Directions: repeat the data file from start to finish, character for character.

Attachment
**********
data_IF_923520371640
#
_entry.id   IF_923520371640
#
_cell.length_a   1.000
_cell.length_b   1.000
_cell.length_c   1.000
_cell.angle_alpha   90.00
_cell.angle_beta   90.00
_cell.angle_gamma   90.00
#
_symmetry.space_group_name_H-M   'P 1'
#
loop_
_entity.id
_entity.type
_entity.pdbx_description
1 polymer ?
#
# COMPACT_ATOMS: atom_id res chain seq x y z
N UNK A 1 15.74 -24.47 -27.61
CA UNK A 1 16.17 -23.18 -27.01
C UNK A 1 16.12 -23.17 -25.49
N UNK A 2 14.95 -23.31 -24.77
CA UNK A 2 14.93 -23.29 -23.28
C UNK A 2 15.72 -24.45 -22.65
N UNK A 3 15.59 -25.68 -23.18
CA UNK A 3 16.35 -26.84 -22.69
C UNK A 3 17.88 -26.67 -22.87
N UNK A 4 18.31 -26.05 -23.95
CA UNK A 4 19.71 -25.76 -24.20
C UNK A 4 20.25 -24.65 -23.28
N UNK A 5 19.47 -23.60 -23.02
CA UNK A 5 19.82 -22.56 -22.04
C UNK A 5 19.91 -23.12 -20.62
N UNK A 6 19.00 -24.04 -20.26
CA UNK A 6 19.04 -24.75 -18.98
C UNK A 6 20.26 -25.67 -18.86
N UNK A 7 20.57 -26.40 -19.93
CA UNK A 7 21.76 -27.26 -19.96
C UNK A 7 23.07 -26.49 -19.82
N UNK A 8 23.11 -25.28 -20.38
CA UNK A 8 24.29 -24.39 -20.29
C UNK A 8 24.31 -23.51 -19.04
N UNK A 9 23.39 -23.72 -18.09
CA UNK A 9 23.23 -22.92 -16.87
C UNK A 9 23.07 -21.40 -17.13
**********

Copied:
data_IF_923520371640
#
_entry.id   IF_923520371640
#
_cell.length_a   1.000
_cell.length_b   1.000
_cell.length_c   1.000
_cell.angle_alpha   90.00
_cell.angle_beta   90.00
_cell.angle_gamma   90.00
#
_symmetry.space_group_name_H-M   'P 1'
#
loop_
_entity.id
_entity.type
_entity.pdbx_description
1 polymer ?
#
# COMPACT_ATOMS: atom_id res chain seq x y z
N UNK A 1 15.74 -24.47 -27.61
CA UNK A 1 16.17 -23.18 -27.01
C UNK A 1 16.12 -23.17 -25.49
N UNK A 2 14.95 -23.31 -24.77
CA UNK A 2 14.93 -23.29 -23.28
C UNK A 2 15.72 -24.45 -22.65
N UNK A 3 15.59 -25.68 -23.18
CA UNK A 3 16.35 -26.84 -22.69
C UNK A 3 17.88 -26.67 -22.87
N UNK A 4 18.31 -26.05 -23.95
CA UNK A 4 19.71 -25.76 -24.20
C UNK A 4 20.25 -24.65 -23.28
N UNK A 5 19.47 -23.60 -23.02
CA UNK A 5 19.82 -22.56 -22.04
C UNK A 5 19.91 -23.12 -20.62
N UNK A 6 19.00 -24.04 -20.26
CA UNK A 6 19.04 -24.75 -18.98
C UNK A 6 20.26 -25.67 -18.86
N UNK A 7 20.57 -26.40 -19.93
CA UNK A 7 21.76 -27.26 -19.96
C UNK A 7 23.07 -26.49 -19.82
N UNK A 8 23.11 -25.28 -20.38
CA UNK A 8 24.29 -24.39 -20.29
C UNK A 8 24.31 -23.51 -19.04
N UNK A 9 23.39 -23.72 -18.09
CA UNK A 9 23.23 -22.92 -16.87
C UNK A 9 23.07 -21.40 -17.13